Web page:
The spent lithium cells were cut with a water knife (available from Flow Co.) making use of ultrahigh-pressure water. Thereafter, first, the lithium among the cell contents was reacted with water, the mixed solution of aqueous lithium hydroxide solution and electrolytic solution and the solid components were filtered, and the solid components were washed with methyl alcohol, which formed no azeotrope when mixed with water. Subsequently, methyl alcohol was added to the filtrate to cause the lithium hydroxide to precipitate for its separation, and lithium was recovered in the form of lithium hydroxide. The hydrogen gas generated as a result of the reaction of lithium with water was collected.

Next, the filtrate comprising methyl alcohol and the electrolytic solution was distilled under reduced pressure to recover an electrolyte lithium tetrafluoroborate, and the solvent obtained was also subjected to fractional distillation to recover propylene carbonate and methyl alcohol. Solid components of the cells were sorted into separators, nickel collectors and positive electrode materials and then recovered.

The lithium hydroxide recovered is purified and then reacted with hydrogen chloride to form lithium chloride, which is then dehydrated and dried, followed by molten salt electrolysis, whereby metallic lithium can be regenerated.

The electrolyte recovered is purified by dissolving it in ethyl alcohol to carry out recrystallization, and thus can be reused.

The cell casings (caps and outer cans), separators and nickel collectors recovered are melted or pulverized as the occasion requires respectively, and thus can be reused. The positive electrode materials recovered contain the positive electrode active material of manganese dioxide, the conductive powder carbon and the binder of fluorine resin, where they are pulverized, and can be reused.

The by-product hydrogen gas can be effectively used in various purposes.

The residues remaining in the recovery steps were decomposed through irradiation with oxygen plasma obtained by microwave discharging in oxygen gas.

EXAMPLE 2

Using the same lithium cells as those in Example 1, treatment and recovery were carried out according to the flow chart shown in FIGS. 2A and 2B.

First, the spent lithium cells were cut under pressure of saturated vapor of a fluorine type inert liquid Florinate FC-72, trade name, available from 3M Co. Thereafter, cell contents were taken out and washed with acetone, followed by filtration to separate solid components and liquid. The filtrate contained electrolytic solution and acetone, and the solid components contained collectors, positive electrode materials and separators.

Next, the solid components separated by filtration were immersed in water to cause the lithium contained in the solid components to react with water, followed by filtration to separate aqueous lithium hydroxide solution and solid materials. The hydrogen gas generated as a result of the reaction of lithium with water was collected. The solid materials contained separators, collectors and positive electrode materials.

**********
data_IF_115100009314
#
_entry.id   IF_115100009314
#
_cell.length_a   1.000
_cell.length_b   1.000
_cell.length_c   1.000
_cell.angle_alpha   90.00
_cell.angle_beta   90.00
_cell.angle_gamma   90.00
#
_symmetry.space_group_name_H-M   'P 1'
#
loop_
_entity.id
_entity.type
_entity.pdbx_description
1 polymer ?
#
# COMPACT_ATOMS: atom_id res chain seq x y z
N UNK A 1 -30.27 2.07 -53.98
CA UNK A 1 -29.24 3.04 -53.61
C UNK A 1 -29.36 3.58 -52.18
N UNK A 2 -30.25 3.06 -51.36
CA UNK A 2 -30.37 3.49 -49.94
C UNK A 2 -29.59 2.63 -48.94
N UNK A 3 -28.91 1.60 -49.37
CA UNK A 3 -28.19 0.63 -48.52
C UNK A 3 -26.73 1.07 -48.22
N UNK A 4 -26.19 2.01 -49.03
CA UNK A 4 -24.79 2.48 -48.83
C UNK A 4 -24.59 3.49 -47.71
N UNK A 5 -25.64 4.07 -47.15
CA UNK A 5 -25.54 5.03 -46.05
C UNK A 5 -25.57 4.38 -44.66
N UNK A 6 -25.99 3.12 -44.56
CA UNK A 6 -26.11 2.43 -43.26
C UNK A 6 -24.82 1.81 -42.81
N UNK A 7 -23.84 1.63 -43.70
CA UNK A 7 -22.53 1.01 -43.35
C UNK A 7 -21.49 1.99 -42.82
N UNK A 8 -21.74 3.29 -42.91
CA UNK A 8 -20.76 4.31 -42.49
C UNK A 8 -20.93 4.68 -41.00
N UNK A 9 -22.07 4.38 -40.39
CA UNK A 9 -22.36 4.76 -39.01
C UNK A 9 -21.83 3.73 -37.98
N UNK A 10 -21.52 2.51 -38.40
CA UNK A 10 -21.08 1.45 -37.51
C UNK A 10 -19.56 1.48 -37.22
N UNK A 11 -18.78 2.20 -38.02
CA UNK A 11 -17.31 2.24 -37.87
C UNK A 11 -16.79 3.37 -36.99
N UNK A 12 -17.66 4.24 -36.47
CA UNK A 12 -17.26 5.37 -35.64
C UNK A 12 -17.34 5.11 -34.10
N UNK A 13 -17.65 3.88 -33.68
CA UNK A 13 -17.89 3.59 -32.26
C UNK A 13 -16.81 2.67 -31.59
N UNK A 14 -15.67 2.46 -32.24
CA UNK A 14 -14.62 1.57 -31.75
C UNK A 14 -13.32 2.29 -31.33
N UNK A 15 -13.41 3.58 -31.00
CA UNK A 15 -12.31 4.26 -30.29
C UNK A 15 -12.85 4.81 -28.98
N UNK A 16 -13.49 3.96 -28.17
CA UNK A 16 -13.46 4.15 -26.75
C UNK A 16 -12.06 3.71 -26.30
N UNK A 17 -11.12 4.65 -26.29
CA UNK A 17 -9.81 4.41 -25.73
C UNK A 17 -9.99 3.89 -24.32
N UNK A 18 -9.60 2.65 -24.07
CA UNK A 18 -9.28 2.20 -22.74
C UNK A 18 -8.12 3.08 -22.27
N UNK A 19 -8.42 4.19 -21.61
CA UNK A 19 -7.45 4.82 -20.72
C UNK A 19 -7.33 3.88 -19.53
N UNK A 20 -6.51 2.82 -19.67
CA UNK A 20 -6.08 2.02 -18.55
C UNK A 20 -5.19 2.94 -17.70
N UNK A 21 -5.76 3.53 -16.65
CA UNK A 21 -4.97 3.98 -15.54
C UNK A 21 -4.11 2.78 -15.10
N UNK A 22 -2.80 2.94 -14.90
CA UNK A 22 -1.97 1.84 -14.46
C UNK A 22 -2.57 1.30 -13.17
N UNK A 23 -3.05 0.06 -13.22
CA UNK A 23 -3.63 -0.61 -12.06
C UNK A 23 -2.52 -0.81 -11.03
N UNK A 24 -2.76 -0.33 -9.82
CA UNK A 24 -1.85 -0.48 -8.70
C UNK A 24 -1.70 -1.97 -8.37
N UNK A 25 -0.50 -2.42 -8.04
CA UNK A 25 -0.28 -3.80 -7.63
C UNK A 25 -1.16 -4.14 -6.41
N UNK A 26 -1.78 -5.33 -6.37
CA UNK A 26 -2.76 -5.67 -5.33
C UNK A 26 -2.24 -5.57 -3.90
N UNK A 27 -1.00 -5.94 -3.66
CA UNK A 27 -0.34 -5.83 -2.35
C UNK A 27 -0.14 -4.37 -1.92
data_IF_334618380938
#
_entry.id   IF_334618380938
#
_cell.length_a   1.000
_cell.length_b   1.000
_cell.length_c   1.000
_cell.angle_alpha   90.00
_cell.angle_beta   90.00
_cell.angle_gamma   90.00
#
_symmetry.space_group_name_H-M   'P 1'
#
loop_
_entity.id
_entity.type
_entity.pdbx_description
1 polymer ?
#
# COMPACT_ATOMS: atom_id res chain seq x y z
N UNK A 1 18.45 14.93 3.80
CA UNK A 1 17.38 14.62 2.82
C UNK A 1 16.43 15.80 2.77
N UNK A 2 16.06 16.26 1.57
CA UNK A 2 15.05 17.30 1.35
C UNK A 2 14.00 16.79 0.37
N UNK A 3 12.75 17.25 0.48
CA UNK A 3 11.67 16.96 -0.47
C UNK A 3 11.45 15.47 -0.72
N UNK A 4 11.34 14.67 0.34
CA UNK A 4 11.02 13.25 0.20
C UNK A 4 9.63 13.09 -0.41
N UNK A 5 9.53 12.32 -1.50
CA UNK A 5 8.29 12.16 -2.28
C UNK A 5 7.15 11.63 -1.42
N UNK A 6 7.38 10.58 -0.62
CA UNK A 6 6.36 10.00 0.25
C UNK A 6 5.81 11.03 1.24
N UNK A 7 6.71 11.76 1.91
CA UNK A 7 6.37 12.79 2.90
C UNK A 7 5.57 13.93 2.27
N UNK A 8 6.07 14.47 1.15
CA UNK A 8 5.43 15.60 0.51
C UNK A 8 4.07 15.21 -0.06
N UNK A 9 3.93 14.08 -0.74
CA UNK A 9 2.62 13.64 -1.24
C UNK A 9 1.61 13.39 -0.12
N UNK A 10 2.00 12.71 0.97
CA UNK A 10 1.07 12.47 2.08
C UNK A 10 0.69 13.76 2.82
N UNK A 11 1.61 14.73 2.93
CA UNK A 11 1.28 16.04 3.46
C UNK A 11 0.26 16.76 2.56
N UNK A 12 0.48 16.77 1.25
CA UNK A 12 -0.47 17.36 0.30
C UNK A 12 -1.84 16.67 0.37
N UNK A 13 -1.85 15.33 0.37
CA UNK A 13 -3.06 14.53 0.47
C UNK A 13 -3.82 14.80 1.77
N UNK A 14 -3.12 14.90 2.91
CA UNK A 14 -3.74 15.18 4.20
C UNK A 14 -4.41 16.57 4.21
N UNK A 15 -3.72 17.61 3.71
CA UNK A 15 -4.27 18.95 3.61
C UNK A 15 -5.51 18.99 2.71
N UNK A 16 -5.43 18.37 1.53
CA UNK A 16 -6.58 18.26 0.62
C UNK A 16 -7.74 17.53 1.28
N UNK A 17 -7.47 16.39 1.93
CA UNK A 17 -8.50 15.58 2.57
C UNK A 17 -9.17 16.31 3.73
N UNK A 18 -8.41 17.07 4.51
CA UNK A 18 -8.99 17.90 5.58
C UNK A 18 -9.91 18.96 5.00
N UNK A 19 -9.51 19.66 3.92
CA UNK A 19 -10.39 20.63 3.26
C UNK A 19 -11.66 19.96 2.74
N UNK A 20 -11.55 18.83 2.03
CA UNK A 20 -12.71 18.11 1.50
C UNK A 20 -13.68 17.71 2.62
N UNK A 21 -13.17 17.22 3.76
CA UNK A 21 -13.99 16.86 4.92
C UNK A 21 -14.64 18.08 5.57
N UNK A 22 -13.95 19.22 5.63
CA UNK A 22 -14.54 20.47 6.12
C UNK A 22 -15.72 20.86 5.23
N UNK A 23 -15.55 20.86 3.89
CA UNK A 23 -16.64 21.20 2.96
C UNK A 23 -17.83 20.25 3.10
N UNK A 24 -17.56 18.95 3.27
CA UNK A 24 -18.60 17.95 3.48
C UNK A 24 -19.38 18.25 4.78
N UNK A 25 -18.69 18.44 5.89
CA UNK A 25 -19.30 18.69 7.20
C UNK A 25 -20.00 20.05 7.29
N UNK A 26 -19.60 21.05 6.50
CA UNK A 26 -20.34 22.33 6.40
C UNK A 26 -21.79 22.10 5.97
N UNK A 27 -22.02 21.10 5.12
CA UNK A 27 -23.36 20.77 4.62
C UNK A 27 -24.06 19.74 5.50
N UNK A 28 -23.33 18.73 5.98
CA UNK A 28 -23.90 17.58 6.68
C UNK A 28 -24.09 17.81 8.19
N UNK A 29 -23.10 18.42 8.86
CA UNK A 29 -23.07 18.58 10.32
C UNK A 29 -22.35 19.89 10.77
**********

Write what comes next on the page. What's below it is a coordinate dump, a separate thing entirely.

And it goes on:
The aqueous lithium hydroxide solution thus obtained was evaporated to recover lithium hydroxide.

The resulting filtrate was distilled under reduced pressure to separate the solvent and the electrolyte lithium tetrafluoroborate. The solvent separated by distillation under reduced pressure was further subjected to fractional distillation to recover propylene carbonate and acetone.

The lithium hydroxide, lithium tetrafluoroborate, propylene carbonate, acetone, cell casings (caps and outer cans), polypropylene separators, nickel collectors and positive electrode materials thus recovered can be reused in the same manner as in Example 1.

The by-product hydrogen gas can be effectively used for various purposes.

The residues remaining in the recovery steps were decomposed through oxygen plasma in the same manner as in Example 1.

In Example 2, florinate vapor was used as an inert atmosphere. Treatment of the lithium cells and recovery of resources can be achieved by similar operation also when argon gas or nitrogen gas is used.

As described above, it has been ascertained from Examples 1 and 2 that lithium cells having been used up can be safely treated and materials used in the lithium cells can be recovered efficiently.

Needless to say, lithium cells can be again produced using the materials thus recovered.

According to the present invention, lithium cells having been used up, containing organic solvents and metallic lithium can be safely treated without causing ignition and also resources can be efficiently recovered. This makes it easy to recycle lithium cells.

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Classifications
U.S. Classification429/49, 205/59
International ClassificationH01M6/52, H01M10/54, C22B7/00, C22B26/12
Cooperative ClassificationY02E60/12, C22B7/005, H01M6/52, H01M10/54, C22B26/12
European ClassificationH01M10/54, H01M6/52, C22B7/00C, C22B26/12